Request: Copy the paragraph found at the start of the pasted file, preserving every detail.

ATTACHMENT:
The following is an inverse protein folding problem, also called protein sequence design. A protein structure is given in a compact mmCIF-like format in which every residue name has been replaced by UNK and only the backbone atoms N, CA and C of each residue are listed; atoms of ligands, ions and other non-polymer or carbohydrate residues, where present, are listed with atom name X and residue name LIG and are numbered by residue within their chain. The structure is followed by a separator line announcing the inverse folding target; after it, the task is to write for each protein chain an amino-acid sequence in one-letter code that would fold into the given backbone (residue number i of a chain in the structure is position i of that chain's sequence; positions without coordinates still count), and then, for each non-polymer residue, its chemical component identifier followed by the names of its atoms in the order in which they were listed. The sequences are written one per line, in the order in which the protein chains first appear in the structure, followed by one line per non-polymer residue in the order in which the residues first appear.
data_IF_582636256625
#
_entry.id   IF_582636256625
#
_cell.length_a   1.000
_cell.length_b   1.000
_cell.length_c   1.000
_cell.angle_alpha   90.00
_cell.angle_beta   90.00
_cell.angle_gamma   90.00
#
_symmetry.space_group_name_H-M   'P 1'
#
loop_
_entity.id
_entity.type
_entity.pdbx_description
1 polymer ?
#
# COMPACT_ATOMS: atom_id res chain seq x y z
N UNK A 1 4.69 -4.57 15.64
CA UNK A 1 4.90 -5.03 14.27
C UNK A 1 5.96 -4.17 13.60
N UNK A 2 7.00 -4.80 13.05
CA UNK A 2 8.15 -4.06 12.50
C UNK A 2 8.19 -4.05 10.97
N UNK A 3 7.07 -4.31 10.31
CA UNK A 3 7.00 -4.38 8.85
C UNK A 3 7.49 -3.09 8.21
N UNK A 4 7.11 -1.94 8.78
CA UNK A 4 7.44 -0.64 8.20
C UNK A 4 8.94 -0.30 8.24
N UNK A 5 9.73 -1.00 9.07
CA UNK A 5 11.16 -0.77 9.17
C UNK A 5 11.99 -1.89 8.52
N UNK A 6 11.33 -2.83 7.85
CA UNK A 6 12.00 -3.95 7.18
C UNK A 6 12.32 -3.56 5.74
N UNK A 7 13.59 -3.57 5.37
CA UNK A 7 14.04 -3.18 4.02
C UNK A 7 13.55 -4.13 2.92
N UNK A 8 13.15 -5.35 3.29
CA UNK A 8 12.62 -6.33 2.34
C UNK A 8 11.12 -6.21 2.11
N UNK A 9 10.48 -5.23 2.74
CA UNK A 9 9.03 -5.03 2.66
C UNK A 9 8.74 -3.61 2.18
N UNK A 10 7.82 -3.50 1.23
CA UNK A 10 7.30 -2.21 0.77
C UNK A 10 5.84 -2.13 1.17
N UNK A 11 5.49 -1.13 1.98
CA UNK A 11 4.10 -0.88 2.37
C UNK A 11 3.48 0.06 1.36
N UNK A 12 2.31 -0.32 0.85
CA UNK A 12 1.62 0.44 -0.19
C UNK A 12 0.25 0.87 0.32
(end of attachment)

The following is an inverse protein folding problem, also called protein sequence design. A protein structure is given in a compact mmCIF-like format in which every residue name has been replaced by UNK and only the backbone atoms N, CA and C of each residue are listed; atoms of ligands, ions and other non-polymer or carbohydrate residues, where present, are listed with atom name X and residue name LIG and are numbered by residue within their chain. The structure is followed by a separator line announcing the inverse folding target; after it, the task is to write for each protein chain an amino-acid sequence in one-letter code that would fold into the given backbone (residue number i of a chain in the structure is position i of that chain's sequence; positions without coordinates still count), and then, for each non-polymer residue, its chemical component identifier followed by the names of its atoms in the order in which they were listed. The sequences are written one per line, in the order in which the protein chains first appear in the structure, followed by one line per non-polymer residue in the order in which the residues first appear.